We were finally able to visit the historic preservation society’s museum in our last week in St. Thomas, which, like the rest of the town, is only open when a cruise ship is in port, as if other visitors or locals are not worthy. It had been recommended as having a good display of historic photos and artifacts, and I thought I could find some information about the buildings my ancestors owned. You have to be buzzed in and we were greeted at the top of the steps by the director. First she had us sign the guest book, then as we started to look around at the displays I noticed a beautiful tree outside the window with bright plum-sized fruit.
“What’s that tree?” I asked.
“That’s a mango tree! Would you like one?” I had never seen tiny mangoes like that and I eagerly said yes, but she was already moving an antique rocking chair away from the window. She squeezed an office chair into the space, grabbed a fruit picker, maneuvered it through the security bars and plucked a few little mangoes for us.
I asked if she had any information about the age of buildings in the historic district but she looked puzzled as if no one ever asked that of the director of historic preservation. Just then someone else arrived who seemed more important than we were and she parked us in front of a video about the history of Hassel Island. It was interesting at first, but what we thought would be an 8-10 minute video went on and on and on, with guest appearances by many notables whose only reason for being there seems to be an ego stroke to the participant. We know the signs; we used to be in the business. Non-media-savvy PR folks who produce videos often think they have to include every person involved in a project to lend legitimacy or to get funding or sometimes just to get the go-ahead for the project. After a few minutes we stopped paying attention to the story and instead discussed how the program could be massively edited to keep it interesting and avoid the dead spots of the “VIP” segments. It was also unbearably hot in the room, with only one small window and no cross-ventilation.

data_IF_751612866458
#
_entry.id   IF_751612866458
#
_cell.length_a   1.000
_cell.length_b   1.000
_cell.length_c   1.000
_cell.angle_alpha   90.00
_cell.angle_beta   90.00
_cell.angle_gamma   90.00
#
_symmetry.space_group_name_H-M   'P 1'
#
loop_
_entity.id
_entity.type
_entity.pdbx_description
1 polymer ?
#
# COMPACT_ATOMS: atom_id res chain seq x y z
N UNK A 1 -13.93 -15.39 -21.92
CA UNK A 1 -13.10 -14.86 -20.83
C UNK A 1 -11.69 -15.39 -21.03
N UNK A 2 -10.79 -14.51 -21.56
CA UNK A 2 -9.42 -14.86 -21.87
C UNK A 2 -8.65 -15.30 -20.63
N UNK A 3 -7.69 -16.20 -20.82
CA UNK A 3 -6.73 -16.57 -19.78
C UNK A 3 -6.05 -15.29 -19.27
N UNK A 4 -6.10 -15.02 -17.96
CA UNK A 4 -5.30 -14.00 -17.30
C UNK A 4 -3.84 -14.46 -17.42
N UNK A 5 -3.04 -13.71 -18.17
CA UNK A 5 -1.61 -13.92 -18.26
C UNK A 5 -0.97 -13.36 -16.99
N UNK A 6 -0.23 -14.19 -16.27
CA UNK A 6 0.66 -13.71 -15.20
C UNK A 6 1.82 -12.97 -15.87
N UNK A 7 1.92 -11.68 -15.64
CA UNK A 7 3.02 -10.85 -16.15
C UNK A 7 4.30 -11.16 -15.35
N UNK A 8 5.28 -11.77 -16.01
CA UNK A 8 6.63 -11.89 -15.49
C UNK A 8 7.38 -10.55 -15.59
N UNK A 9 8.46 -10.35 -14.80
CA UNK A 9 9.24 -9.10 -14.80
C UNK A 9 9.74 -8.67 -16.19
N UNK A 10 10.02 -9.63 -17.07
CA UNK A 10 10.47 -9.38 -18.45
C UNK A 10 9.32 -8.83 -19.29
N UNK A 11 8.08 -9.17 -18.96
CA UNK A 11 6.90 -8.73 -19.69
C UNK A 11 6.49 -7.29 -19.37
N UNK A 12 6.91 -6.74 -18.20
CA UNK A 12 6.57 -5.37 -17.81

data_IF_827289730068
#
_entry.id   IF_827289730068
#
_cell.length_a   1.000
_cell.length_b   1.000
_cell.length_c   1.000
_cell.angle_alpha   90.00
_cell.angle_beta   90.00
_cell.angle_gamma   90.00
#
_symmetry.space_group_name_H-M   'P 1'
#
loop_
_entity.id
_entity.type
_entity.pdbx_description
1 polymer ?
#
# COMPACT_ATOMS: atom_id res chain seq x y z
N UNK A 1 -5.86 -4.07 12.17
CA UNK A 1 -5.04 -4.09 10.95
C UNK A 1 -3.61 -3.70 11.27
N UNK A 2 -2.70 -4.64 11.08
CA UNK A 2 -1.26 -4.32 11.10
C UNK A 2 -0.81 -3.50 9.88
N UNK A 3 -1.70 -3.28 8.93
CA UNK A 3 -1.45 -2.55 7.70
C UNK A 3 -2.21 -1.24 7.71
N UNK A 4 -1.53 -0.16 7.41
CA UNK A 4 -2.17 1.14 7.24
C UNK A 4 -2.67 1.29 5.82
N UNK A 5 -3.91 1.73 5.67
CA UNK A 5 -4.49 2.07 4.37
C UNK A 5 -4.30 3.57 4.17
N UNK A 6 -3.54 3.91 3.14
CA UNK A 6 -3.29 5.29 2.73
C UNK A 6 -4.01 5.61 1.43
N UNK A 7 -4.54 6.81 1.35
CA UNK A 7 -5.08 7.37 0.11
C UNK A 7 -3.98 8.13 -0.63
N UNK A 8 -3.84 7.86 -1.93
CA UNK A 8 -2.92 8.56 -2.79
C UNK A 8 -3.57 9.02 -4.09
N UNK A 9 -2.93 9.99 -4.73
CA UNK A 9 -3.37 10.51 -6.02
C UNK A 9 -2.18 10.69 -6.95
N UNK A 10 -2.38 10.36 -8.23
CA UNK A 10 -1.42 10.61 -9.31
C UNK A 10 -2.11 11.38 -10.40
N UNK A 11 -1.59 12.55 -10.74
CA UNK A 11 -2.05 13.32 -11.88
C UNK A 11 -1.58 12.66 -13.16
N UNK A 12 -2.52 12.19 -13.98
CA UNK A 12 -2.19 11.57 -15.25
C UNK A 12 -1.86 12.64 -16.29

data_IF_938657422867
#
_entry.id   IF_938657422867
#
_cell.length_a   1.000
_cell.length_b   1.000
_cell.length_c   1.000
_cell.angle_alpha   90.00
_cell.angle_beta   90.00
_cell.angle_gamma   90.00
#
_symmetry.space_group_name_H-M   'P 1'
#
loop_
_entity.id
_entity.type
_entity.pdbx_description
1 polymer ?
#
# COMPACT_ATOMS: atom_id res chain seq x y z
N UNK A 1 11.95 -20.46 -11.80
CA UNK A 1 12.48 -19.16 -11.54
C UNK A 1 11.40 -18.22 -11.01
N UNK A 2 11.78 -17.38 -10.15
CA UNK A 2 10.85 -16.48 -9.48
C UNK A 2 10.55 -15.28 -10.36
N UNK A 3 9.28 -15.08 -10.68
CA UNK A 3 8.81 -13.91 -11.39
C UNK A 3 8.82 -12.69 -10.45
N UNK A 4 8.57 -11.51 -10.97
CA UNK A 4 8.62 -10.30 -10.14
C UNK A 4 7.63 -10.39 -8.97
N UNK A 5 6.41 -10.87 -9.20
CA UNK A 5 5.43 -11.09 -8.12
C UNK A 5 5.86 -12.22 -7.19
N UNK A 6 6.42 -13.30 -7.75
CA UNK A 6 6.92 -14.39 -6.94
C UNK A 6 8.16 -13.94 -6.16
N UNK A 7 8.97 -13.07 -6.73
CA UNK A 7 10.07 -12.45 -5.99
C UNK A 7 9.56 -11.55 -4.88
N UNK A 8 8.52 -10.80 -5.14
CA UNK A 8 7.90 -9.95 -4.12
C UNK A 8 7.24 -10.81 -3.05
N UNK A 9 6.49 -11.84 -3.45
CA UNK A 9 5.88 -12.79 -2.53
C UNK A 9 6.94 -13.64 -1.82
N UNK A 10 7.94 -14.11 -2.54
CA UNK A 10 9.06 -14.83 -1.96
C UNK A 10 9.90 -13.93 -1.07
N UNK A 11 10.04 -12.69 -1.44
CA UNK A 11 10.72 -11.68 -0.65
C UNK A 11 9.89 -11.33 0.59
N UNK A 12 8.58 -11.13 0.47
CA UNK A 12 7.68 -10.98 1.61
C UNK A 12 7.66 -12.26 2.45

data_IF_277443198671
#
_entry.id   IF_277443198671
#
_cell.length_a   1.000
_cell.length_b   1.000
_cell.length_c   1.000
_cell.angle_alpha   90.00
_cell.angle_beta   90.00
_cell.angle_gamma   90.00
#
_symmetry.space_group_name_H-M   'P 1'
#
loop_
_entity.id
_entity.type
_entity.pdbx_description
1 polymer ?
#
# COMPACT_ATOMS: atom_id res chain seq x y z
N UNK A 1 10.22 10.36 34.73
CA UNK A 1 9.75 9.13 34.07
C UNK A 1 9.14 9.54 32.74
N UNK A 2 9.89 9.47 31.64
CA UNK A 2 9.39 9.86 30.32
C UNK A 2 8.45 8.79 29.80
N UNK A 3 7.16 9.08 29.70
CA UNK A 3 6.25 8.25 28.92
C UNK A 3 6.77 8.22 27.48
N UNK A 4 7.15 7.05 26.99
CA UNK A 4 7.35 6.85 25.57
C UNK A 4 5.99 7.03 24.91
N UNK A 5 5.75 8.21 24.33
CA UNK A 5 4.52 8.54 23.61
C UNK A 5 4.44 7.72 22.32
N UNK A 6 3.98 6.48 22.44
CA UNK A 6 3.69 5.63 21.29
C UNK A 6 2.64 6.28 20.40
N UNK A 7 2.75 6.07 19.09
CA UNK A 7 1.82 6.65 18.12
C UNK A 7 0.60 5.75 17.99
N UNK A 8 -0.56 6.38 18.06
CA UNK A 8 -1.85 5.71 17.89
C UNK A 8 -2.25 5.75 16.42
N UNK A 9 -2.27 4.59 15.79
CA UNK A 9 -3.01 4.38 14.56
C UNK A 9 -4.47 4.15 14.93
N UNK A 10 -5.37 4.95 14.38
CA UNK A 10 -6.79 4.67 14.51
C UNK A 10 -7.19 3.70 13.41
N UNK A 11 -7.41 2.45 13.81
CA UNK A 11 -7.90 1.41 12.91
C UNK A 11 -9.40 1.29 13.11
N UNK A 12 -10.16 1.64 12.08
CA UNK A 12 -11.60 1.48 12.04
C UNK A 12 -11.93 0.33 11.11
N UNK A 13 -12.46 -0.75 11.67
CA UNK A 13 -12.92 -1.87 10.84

Eventually we abandoned the video and went back to the hallway to continue our tour, but Ms. Director had retreated with the other visitor into the air-conditioned sanctuary of her office. Left on our own we didn’t know what we were looking at, as the displays weren’t for the most part self-explanatory. It was the first museum fail in recent memory and we took to the streets in search of more accessible St. Thomas history, which we found at the Old Danish Cemetery.
I think maybe the historic preservation people might want to consider that there may be visitors with an actual interest in St. Thomas history and not assume everyone is a cruise ship passenger to be guided only toward the gift shop. Just a thought.